posted Tuesday, 30 June 2009
I had another on-line discussion about the Intentional Fallacy yesterday. I have a book called 'The Verbal Icon' by WK Wimsatt that I first owned in the late sixties, a book sitting, as it happened, on my bookshelf in immediate proximity to 'From Blue to Black', a novel by Joel Lane - which was coincidentally appropriate as the discussion in question was with Joel himself!
I was pleased to find this quote in the Wimsatt book to help demonstrate the point I was trying to make:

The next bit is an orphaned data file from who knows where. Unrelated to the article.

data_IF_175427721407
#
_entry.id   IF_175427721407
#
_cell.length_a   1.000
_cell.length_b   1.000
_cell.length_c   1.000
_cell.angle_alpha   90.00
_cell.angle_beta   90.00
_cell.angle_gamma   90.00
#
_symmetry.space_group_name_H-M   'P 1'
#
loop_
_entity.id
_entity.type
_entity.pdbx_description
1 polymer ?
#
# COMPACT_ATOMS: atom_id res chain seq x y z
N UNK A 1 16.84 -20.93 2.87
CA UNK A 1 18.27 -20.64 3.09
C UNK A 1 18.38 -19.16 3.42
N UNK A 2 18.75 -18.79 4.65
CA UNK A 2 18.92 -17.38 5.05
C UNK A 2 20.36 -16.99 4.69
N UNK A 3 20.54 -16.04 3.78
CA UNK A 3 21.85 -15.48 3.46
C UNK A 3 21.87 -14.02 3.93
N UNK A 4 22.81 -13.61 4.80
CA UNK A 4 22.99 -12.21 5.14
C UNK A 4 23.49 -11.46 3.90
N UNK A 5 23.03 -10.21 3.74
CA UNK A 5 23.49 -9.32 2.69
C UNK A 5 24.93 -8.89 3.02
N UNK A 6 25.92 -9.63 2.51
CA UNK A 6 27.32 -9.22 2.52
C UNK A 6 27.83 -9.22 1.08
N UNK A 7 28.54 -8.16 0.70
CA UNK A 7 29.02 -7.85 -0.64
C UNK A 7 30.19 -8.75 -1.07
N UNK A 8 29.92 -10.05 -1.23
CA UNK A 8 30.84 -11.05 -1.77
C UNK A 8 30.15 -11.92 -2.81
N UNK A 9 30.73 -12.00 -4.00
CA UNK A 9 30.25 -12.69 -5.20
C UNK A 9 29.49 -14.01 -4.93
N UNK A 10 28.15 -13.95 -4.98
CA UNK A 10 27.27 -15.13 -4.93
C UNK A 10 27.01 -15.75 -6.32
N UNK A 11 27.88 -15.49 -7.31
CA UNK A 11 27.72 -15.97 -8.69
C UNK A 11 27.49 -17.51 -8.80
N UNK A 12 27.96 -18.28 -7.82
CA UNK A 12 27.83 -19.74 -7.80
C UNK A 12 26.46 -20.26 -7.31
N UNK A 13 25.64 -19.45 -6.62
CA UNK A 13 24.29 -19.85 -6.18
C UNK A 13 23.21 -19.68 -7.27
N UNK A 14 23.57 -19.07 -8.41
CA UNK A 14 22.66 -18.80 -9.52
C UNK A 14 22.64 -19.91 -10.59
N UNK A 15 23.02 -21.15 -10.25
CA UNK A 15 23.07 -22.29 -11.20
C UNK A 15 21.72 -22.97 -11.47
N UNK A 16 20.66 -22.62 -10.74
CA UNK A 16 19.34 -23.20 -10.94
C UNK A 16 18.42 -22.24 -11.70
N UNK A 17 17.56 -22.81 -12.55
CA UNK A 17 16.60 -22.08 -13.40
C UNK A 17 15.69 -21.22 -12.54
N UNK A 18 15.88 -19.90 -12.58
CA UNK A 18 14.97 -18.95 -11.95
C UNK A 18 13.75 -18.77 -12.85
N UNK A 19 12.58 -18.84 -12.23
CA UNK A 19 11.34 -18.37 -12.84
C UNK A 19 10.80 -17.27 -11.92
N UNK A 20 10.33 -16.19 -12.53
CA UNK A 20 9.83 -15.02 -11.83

"In his essay on 'Hamlet and His problems' TS Eliot finds Hamlet's state of emotion unsatisfactory because it lacks an 'objective correlative', a 'chain of events' which are the 'formula of that particular emotion'. The emotion is 'in excess of the facts as they appear'. It is 'inexpressible'. Yet Hamlet's emotion must be expressible, we submit, and actually expressed too (by something) in the play; otherwise Eliot would not know it is there - in excess of the facts. That Hamlet himself or Shakespeare may be baffled by the emotion is beside the point."